I have a number of things I find interesting when it comes to computers and gadgets, and a recurring theme for me is decent security combined with good user experiences. (That does sound grandiose doesn’t it?)
Lately I’ve been researching this more than usual partly due to building some services in Windows Azure where I want to provide secure and authenticated access. (And I don’t consider myself competent to build a fully hardened solution from scratch just because I know what hashing and salting of passwords means.) While looking into this I came across a nifty product series called YubiKey from http://www.yubico.com, and wanted to share some thoughts on these. If you’ve visited my blog before you might have noticed I’ve already covered client certificates a few times, which of course also meets the definition of two-factor, but this time around we’re looking at hardware for providing the additional factor.
I’d like to point out from the start that although it might seem like I’m advertising for this company I am not in any way affiliated with them, and have purchased my YubiKeys like any customer would do.
Yubico is a company that provides key fobs/code generators that you can either integrate with your own systems, or use out-of-the-box for existing online services like LastPass, Google Apps, etc. To authenticate when using a YubiKey you have to provide both a password, (or pin code), and a uniquely generated password in addition to the user name. This concept in itself is nothing new, and the most well-known company in this space is probably RSA whom I gather a lot if IT Pros have come across a few times before already. There’s also a number of banks who provide key fobs for consumers to use for accessing their online banking services (often a non-branded type of key) – so pretty much everyone knows what it is more or less even though they aren’t necessarily exposed to all the technical details.
These solutions do provide enhanced levels of security, but have a certain level of complexity to implement and often comes with an enterprise price tag on the flip side. The thing I like about Yubico is that they don’t charge an arm and a leg to get you started; as a geek you can get your own two-factor authentication for as low as 25$. You buy the hardware, and then you can decide if you want to use the hosted service Yubico provides for verification of the One Time Passwords (OTP) generated, or if you want to create your own service with the software provided. If you want to up the ante to another level you can buy a hardware security module, (HSM), as well. This will set you back 500 dollars, and while that is dirt cheap as far as HSMs go I haven’t played around enough with the basic scenario to invest in this yet.
(If you’re not familiar with what HSM means check out Wikipedia: http://en.wikipedia.org/wiki/Hardware_security_module )
The YubiKeys do not have a display, but instead emulates keyboard input. So, with the standard YubiKey model you plug it into a computer, place the cursor in an input field (for instance a password dialog), and press the YubiKey. This will generate a unique OTP, type it into the box for you and press enter/OK for you as well (default config – can be reconfigured). No need to type it manually which allows you to use much longer OTPs than the "standard" 6 digits.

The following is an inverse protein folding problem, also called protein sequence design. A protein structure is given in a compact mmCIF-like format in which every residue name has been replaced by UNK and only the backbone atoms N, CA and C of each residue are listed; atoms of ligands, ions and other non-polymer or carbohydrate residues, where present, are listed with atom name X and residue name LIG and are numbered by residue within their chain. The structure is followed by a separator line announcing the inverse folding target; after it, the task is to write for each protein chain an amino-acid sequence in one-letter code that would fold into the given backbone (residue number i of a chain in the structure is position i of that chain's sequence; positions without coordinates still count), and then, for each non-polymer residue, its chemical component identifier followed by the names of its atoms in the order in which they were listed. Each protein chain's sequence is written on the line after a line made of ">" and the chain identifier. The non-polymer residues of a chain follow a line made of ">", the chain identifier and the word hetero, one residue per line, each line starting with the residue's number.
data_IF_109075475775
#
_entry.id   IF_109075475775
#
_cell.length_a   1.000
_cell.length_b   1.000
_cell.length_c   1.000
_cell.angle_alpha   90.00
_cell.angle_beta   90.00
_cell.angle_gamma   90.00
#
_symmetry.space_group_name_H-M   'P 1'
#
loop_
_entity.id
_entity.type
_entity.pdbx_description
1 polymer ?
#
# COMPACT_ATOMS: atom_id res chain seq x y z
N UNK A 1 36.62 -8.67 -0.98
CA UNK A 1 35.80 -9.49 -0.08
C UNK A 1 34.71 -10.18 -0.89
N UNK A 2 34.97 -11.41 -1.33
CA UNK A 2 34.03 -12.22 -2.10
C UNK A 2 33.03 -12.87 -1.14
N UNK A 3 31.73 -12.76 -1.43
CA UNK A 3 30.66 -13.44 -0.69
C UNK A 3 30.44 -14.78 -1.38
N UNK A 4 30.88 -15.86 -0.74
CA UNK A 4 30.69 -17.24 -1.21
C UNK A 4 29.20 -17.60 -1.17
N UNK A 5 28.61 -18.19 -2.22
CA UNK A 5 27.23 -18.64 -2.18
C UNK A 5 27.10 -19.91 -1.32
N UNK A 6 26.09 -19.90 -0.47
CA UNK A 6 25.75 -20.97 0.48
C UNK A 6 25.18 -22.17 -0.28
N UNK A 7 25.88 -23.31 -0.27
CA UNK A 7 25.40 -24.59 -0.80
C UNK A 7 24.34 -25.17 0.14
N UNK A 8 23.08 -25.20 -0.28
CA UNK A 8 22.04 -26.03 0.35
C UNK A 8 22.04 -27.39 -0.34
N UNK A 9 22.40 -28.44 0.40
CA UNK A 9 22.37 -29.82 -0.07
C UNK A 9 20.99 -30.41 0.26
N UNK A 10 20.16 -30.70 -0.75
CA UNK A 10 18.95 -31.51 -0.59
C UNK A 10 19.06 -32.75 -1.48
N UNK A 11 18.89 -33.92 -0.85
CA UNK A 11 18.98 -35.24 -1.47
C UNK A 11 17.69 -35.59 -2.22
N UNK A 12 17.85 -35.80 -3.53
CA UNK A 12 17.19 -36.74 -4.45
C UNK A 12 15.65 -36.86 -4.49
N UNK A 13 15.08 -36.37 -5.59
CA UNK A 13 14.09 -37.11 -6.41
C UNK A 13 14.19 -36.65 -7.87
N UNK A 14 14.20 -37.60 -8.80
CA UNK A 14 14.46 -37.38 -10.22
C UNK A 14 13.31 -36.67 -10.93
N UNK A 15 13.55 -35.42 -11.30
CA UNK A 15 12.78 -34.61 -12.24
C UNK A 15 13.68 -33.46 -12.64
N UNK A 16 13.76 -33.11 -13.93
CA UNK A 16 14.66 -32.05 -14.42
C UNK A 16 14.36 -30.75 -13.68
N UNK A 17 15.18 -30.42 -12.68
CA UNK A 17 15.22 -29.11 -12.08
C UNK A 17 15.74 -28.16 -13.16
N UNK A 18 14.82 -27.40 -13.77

Now, the reason I bring this into my blog, which usually doesn’t deal with these kinds of products, is that they have some models which are suitable for mobile devices as well.
There’s the YubiKey Nano – basically the same functionality as the regular YubiKey but much smaller. This fits perfectly into the USB stick included in the "iPad Camera Connection Kit", and while it’s still something that needs to be plugged into the iPad it’s a little sleeker than inserting the larger YubiKey in the stick. This means you’re covered with two-factor authentication for the iPad. It does not work on the iPhone, but that’s seems to be the way Apple designed the kit to work out. (It doesn’t work with an Apple USB keyboard either so it’s not the YubiKey at fault. Maybe they call it "iPad kit" for a reason…)
See the official video here:
If you’ve got an Android device that offers USB host functionality, and the keyboard profile, you should also be able to use the Nano or a standard YubiKey. (The Nano is just a "size thing" – the interface is the same.)
Now, for upping the fancy level, there’s the YubiKey Neo – which I really like. This also works as a USB keyboard when you plug it into your computer (or iPad), but in addition it has an NFC chip inside it. This means that with devices supporting NFC you can just have it touch the back of the device to trigger the OTP generation (I tested this on a Galaxy Nexus). By default the NFC tag contains a link to a test site so it will open the browser and append the OTP to the query string – smooth. (There is a configuration utility you can download to reprogram the YubiKeys.) If you have an app running on the device you don’t have to concern yourself with the url part and can just read out the OTP.
Official video here:
Unfortunately there aren’t that many devices out there supporting NFC yet, and while it has been a buzzword for some time there’s no guarantee it will ever pick up traction. I suppose if Apple includes it in the next iPhone everyone will support it a few weeks later 🙂
Reconfiguring the sticks you can also have it emit a static password instead of generating one. The regular YubiKey and the Nano will let you have two different password profiles stored, but the Neo is limited to one slot for now.
There’s plenty of scenarios for using these keys. As I mentioned you can use them for consumer services like LastPass and Google Apps, and with these you can get started right away. I’ll be exploring a way to integrate them with your infrastructure with Active Directory Federation Services in my next post to illustrate something more suited for an enterprise scenario.